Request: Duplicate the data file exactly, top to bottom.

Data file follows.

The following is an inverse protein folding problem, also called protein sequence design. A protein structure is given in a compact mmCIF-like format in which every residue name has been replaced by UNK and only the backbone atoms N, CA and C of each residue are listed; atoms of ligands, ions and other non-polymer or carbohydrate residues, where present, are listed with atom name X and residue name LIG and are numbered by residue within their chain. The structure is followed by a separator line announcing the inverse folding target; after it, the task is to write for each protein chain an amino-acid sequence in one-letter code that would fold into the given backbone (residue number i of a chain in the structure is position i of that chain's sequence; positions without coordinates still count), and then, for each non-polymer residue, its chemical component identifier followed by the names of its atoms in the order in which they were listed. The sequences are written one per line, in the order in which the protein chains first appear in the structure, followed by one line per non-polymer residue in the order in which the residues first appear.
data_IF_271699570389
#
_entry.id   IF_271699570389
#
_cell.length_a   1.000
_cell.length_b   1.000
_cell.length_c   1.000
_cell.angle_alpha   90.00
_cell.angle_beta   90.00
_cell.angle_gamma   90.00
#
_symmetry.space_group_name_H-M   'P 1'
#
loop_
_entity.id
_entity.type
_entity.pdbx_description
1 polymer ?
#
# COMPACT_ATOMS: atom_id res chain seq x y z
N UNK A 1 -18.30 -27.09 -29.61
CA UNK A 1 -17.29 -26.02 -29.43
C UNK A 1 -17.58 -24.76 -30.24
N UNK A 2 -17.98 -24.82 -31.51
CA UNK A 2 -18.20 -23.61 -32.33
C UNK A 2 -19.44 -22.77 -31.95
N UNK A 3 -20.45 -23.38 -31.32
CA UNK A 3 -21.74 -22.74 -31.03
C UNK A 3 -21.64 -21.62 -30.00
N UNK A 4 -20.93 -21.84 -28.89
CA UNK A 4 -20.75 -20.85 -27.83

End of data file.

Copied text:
The following is an inverse protein folding problem, also called protein sequence design. A protein structure is given in a compact mmCIF-like format in which every residue name has been replaced by UNK and only the backbone atoms N, CA and C of each residue are listed; atoms of ligands, ions and other non-polymer or carbohydrate residues, where present, are listed with atom name X and residue name LIG and are numbered by residue within their chain. The structure is followed by a separator line announcing the inverse folding target; after it, the task is to write for each protein chain an amino-acid sequence in one-letter code that would fold into the given backbone (residue number i of a chain in the structure is position i of that chain's sequence; positions without coordinates still count), and then, for each non-polymer residue, its chemical component identifier followed by the names of its atoms in the order in which they were listed. The sequences are written one per line, in the order in which the protein chains first appear in the structure, followed by one line per non-polymer residue in the order in which the residues first appear.
data_IF_271699570389
#
_entry.id   IF_271699570389
#
_cell.length_a   1.000
_cell.length_b   1.000
_cell.length_c   1.000
_cell.angle_alpha   90.00
_cell.angle_beta   90.00
_cell.angle_gamma   90.00
#
_symmetry.space_group_name_H-M   'P 1'
#
loop_
_entity.id
_entity.type
_entity.pdbx_description
1 polymer ?
#
# COMPACT_ATOMS: atom_id res chain seq x y z
N UNK A 1 -18.30 -27.09 -29.61
CA UNK A 1 -17.29 -26.02 -29.43
C UNK A 1 -17.58 -24.76 -30.24
N UNK A 2 -17.98 -24.82 -31.51
CA UNK A 2 -18.20 -23.61 -32.33
C UNK A 2 -19.44 -22.77 -31.95
N UNK A 3 -20.45 -23.38 -31.32
CA UNK A 3 -21.74 -22.74 -31.03
C UNK A 3 -21.64 -21.62 -30.00
N UNK A 4 -20.93 -21.84 -28.89
CA UNK A 4 -20.75 -20.85 -27.83